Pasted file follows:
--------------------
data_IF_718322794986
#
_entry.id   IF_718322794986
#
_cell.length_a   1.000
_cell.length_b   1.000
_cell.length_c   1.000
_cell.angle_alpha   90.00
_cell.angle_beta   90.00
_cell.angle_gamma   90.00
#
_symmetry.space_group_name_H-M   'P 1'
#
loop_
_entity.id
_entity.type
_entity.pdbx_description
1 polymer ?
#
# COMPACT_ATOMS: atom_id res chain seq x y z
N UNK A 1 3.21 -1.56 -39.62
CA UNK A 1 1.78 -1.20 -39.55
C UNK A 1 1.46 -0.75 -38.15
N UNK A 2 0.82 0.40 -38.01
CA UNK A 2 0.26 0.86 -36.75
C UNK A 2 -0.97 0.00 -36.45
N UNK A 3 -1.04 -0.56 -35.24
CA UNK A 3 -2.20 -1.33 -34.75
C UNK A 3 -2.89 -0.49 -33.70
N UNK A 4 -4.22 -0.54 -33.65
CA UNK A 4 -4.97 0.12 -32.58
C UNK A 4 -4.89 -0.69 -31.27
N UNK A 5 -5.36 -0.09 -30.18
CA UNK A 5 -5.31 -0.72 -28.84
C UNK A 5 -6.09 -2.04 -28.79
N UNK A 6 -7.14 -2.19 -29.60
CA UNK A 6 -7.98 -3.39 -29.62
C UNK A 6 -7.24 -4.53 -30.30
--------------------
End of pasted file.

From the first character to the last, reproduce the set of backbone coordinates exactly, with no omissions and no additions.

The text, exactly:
data_IF_718322794986
#
_entry.id   IF_718322794986
#
_cell.length_a   1.000
_cell.length_b   1.000
_cell.length_c   1.000
_cell.angle_alpha   90.00
_cell.angle_beta   90.00
_cell.angle_gamma   90.00
#
_symmetry.space_group_name_H-M   'P 1'
#
loop_
_entity.id
_entity.type
_entity.pdbx_description
1 polymer ?
#
# COMPACT_ATOMS: atom_id res chain seq x y z
N UNK A 1 3.21 -1.56 -39.62
CA UNK A 1 1.78 -1.20 -39.55
C UNK A 1 1.46 -0.75 -38.15
N UNK A 2 0.82 0.40 -38.01
CA UNK A 2 0.26 0.86 -36.75
C UNK A 2 -0.97 0.00 -36.45
N UNK A 3 -1.04 -0.56 -35.24
CA UNK A 3 -2.20 -1.33 -34.75
C UNK A 3 -2.89 -0.49 -33.70
N UNK A 4 -4.22 -0.54 -33.65
CA UNK A 4 -4.97 0.12 -32.58
C UNK A 4 -4.89 -0.69 -31.27
N UNK A 5 -5.36 -0.09 -30.18
CA UNK A 5 -5.31 -0.72 -28.84
C UNK A 5 -6.09 -2.04 -28.79
N UNK A 6 -7.14 -2.19 -29.60
CA UNK A 6 -7.98 -3.39 -29.62
C UNK A 6 -7.24 -4.53 -30.30